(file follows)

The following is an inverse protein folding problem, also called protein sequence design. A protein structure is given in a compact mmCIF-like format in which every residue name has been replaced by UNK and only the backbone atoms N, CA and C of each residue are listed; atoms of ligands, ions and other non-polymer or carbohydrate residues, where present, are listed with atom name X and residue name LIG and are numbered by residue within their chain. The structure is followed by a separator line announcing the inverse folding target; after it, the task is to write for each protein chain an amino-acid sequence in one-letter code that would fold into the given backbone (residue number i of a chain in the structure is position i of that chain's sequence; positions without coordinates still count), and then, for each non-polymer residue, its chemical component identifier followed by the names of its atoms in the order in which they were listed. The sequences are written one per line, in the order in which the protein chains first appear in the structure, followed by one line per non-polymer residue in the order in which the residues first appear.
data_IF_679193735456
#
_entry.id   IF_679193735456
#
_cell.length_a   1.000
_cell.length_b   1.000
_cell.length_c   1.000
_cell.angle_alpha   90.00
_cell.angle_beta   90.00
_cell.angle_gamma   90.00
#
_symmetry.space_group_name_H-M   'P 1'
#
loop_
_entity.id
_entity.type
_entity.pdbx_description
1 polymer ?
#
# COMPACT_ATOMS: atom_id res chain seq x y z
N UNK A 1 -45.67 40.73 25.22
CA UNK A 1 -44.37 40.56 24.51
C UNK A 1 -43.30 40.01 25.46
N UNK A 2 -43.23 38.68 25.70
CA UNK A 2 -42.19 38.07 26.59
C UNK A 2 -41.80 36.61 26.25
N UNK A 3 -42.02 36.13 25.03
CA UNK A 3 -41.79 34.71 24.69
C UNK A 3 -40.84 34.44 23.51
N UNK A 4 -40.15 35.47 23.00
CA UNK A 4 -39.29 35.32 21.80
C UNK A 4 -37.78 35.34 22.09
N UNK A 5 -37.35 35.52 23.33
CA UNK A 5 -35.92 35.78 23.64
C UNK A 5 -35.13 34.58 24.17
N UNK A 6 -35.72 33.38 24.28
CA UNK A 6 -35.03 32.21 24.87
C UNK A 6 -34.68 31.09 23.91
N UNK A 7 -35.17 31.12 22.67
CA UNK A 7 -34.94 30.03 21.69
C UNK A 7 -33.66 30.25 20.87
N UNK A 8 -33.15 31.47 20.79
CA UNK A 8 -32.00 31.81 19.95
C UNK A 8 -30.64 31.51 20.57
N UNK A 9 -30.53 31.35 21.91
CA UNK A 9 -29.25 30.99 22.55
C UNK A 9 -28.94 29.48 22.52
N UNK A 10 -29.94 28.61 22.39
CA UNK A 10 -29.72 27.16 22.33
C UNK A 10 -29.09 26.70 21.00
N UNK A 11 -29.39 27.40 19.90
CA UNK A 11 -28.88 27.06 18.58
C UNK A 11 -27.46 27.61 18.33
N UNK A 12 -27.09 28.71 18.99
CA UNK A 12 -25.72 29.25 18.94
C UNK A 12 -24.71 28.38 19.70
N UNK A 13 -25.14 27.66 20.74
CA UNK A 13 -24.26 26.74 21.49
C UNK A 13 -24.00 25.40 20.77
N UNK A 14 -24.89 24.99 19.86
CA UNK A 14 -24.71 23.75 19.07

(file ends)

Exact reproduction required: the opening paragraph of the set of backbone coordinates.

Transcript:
The following is an inverse protein folding problem, also called protein sequence design. A protein structure is given in a compact mmCIF-like format in which every residue name has been replaced by UNK and only the backbone atoms N, CA and C of each residue are listed; atoms of ligands, ions and other non-polymer or carbohydrate residues, where present, are listed with atom name X and residue name LIG and are numbered by residue within their chain. The structure is followed by a separator line announcing the inverse folding target; after it, the task is to write for each protein chain an amino-acid sequence in one-letter code that would fold into the given backbone (residue number i of a chain in the structure is position i of that chain's sequence; positions without coordinates still count), and then, for each non-polymer residue, its chemical component identifier followed by the names of its atoms in the order in which they were listed. The sequences are written one per line, in the order in which the protein chains first appear in the structure, followed by one line per non-polymer residue in the order in which the residues first appear.